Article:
Now what these wicked spirits cannot compass by the vast disproportion of their forces to those of the superior beings, they may by their fraud and cunning carry farther in a seeming league, confederacy, or subserviency to the designs of some good angel, as far as consists with his purity to suffer such an aid, the end of which may possibly be disguised and concealed from his finite knowledge. This is indeed to suppose a great error in such a being; yet since a devil can appear like an angel of light, since craft and malice may sometimes blind for a while a more perfect understanding; and lastly, since Milton has given us an example of the like nature, when Satan, appearing like a cherub to Uriel, the intelligence of the sun, circumvented him even in his own province, and passed only for a curious traveller through those new-created regions, that he might observe therein the workmanship of God and praise Him in His works—I know not why, upon the same supposition, or some other, a fiend may not deceive a creature of more excellency than himself, but yet a creature; at least, by the connivance or tacit permission of the Omniscient Being.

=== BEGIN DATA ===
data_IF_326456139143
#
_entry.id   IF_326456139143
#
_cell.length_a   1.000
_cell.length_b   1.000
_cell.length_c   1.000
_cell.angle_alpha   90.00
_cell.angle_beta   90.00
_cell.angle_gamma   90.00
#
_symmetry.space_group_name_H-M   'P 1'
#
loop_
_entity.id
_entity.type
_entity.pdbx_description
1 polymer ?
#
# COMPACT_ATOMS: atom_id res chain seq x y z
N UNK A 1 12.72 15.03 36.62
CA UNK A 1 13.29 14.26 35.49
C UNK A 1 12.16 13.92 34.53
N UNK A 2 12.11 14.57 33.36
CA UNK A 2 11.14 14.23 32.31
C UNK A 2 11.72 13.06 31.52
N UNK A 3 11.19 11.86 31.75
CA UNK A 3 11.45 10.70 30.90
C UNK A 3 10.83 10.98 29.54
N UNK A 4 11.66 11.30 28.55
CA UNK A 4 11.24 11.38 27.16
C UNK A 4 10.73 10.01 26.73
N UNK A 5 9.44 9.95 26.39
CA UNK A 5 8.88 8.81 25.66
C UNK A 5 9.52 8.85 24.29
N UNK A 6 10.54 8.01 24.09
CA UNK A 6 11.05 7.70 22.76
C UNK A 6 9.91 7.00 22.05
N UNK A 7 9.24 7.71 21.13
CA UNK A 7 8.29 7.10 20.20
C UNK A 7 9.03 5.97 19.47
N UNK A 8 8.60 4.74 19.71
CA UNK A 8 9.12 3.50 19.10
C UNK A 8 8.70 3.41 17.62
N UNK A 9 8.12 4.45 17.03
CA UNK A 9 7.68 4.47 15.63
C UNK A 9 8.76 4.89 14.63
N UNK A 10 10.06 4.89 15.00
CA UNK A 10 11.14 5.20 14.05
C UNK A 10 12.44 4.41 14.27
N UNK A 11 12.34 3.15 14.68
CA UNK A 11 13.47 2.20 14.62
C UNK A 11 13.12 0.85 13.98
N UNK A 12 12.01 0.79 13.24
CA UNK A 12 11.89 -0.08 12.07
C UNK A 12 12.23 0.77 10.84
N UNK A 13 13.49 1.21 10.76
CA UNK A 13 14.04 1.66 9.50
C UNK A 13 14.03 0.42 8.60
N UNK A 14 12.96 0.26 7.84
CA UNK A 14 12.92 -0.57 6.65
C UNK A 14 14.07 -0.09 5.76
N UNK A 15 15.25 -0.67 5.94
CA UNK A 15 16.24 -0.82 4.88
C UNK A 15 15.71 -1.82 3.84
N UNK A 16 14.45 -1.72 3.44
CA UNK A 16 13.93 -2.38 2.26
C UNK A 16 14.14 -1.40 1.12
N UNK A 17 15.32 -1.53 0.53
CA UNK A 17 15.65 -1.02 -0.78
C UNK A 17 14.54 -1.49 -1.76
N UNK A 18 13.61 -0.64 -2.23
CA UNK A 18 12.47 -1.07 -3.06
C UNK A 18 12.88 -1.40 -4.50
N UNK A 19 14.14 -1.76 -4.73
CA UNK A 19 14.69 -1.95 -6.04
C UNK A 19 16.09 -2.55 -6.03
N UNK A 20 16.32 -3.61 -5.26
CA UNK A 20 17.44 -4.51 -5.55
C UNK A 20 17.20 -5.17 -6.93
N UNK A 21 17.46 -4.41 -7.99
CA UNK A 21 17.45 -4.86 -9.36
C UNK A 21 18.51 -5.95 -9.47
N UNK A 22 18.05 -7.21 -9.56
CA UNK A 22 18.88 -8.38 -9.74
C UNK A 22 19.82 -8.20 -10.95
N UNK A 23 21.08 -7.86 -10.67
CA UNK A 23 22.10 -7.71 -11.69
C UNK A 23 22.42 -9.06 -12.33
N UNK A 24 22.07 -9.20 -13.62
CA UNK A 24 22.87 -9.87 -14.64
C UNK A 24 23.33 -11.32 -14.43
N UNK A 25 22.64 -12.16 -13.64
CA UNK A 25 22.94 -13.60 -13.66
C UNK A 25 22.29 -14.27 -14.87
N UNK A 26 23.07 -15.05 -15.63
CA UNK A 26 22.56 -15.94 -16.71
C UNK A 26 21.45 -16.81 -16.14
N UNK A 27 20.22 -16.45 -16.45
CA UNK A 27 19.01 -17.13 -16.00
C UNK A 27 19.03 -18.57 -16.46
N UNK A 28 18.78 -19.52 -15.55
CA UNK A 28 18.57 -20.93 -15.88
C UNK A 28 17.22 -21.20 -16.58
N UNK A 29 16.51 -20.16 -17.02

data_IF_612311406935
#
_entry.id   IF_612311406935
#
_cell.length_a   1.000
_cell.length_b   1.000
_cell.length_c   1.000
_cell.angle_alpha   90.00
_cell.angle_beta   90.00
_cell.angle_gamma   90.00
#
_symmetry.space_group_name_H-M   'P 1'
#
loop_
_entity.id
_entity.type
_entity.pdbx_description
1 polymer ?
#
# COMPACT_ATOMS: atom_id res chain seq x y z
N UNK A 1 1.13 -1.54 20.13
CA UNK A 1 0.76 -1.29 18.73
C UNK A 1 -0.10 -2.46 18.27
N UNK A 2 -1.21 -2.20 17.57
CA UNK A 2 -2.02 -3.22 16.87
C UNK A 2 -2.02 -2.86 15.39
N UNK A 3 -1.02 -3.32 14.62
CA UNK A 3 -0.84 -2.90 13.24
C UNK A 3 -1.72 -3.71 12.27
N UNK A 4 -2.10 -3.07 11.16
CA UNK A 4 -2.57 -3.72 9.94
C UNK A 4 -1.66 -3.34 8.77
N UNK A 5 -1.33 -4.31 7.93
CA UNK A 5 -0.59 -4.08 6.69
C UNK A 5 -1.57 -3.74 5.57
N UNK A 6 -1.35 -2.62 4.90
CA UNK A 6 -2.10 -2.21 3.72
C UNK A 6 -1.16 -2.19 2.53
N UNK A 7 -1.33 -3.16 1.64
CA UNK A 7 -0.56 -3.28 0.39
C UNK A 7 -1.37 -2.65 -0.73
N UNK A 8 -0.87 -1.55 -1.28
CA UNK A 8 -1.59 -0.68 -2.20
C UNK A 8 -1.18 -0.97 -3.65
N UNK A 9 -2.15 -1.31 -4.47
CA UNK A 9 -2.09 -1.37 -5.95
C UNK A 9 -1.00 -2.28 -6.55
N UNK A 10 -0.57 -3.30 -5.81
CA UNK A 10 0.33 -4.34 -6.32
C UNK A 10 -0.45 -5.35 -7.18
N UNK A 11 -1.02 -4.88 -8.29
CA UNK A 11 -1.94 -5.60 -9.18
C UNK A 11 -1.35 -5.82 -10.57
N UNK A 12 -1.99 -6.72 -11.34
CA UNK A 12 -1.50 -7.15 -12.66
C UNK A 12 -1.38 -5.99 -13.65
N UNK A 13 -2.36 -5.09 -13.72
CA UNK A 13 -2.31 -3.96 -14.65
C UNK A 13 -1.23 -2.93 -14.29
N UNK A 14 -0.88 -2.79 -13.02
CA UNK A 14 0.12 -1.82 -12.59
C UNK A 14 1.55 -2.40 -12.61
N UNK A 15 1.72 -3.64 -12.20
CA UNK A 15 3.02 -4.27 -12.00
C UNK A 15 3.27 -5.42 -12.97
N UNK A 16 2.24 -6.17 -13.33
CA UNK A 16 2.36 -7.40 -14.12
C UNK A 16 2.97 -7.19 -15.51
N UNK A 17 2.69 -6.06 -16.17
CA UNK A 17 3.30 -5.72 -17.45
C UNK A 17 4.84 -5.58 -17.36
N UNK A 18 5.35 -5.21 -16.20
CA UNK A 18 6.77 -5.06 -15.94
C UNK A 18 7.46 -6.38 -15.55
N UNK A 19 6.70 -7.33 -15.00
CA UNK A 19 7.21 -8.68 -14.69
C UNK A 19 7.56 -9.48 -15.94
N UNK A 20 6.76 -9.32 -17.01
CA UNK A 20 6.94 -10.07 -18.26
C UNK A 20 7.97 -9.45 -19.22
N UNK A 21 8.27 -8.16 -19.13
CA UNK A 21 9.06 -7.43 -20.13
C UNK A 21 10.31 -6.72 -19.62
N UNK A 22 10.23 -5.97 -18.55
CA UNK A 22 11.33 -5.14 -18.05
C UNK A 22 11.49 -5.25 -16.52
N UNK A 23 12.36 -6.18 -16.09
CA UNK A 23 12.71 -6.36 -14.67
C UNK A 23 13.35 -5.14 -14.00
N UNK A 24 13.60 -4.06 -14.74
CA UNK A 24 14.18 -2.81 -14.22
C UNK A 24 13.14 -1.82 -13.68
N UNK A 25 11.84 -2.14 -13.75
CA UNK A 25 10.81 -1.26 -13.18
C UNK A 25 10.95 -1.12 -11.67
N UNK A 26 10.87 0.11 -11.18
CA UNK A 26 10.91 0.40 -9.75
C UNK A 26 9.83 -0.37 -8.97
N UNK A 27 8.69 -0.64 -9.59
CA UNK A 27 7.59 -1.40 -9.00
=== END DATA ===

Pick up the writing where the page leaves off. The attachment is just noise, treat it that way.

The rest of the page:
Thus, my lord, I have, as briefly as I could, given your lordship, and by you the world, a rude draught of what I have been long labouring in my imagination, and what I had intended to have put in practice (though far unable for the attempt of such a poem), and to have left the stage, to which my genius never much inclined me, for a work which would have taken up my life in the performance of it. This, too, I had intended chiefly for the honour of my native country, to which a poet is particularly obliged. Of two subjects, both relating to it, I was doubtful—whether I should choose that of King Arthur conquering the Saxons (which, being farther distant in time, gives the greater scope to my invention), or that of Edward the Black Prince in subduing Spain and restoring it to the lawful prince, though a great tyrant, Don Pedro the Cruel—which for the compass of time, including only the expedition of one year; for the greatness of the action, and its answerable event; for the magnanimity of the English hero, opposed to the ingratitude of the person whom he restored; and for the many beautiful episodes which I had interwoven with the principal design, together with the characters of the chiefest English persons (wherein, after Virgil and Spenser, I would have taken occasion to represent my living friends and patrons of the noblest families, and also shadowed the events of future ages in the succession of our imperial line)—with these helps, and those of the machines which I have mentioned, I might perhaps have done as well as some of my predecessors, or at least chalked out a way for others to amend my errors in a like design; but being encouraged only with fair words by King Charles the Second, my little salary ill paid, and no prospect of a future subsistence, I was then discouraged in the beginning of my attempt; and now age has overtaken me, and want (a more insufferable evil) through the change of the times has wholly disenabled me; though I must ever acknowledge, to the honour of your lordship, and the eternal memory of your charity, that since this Revolution, wherein I have patiently suffered the ruin of my small fortune, and the loss of that poor subsistence which I had from two kings, whom I had served more faithfully than profitably to myself—then your lordship was pleased, out of no other motive but your own nobleness, without any desert of mine, or the least solicitation from me, to make me a most bountiful present, which at that time, when I was most in want of it, came most seasonably and unexpectedly to my relief. That favour, my lord, is of itself sufficient to bind any grateful man to a perpetual acknowledgment, and to all the future service which one of my mean condition can be ever able to perform. May the Almighty God return it for me, both in blessing you here and rewarding you hereafter! I must not presume to defend the cause for which I now suffer, because your lordship is engaged against it; but the more you are so, the greater is my obligation to you for your laying aside all the considerations of factions and parties to do an action of pure disinterested charity. This is one amongst many of your shining qualities which distinguish you from others of your rank. But let me add a farther truth—that without these ties of gratitude, and abstracting from them all, I have a most particular inclination to honour you, and, if it were not too bold an expression, to say I love you. It is no shame to be a poet, though it is to be a bad one. Augustus Caesar of old, and Cardinal Richelieu of late, would willingly have been such; and David and Solomon were such. You who, without flattery, are the best of the present age in England, and would have been so had you been born in any other country, will receive more honour in future ages by that one excellency than by all those honours to which your birth has entitled you, or your merits have acquired you.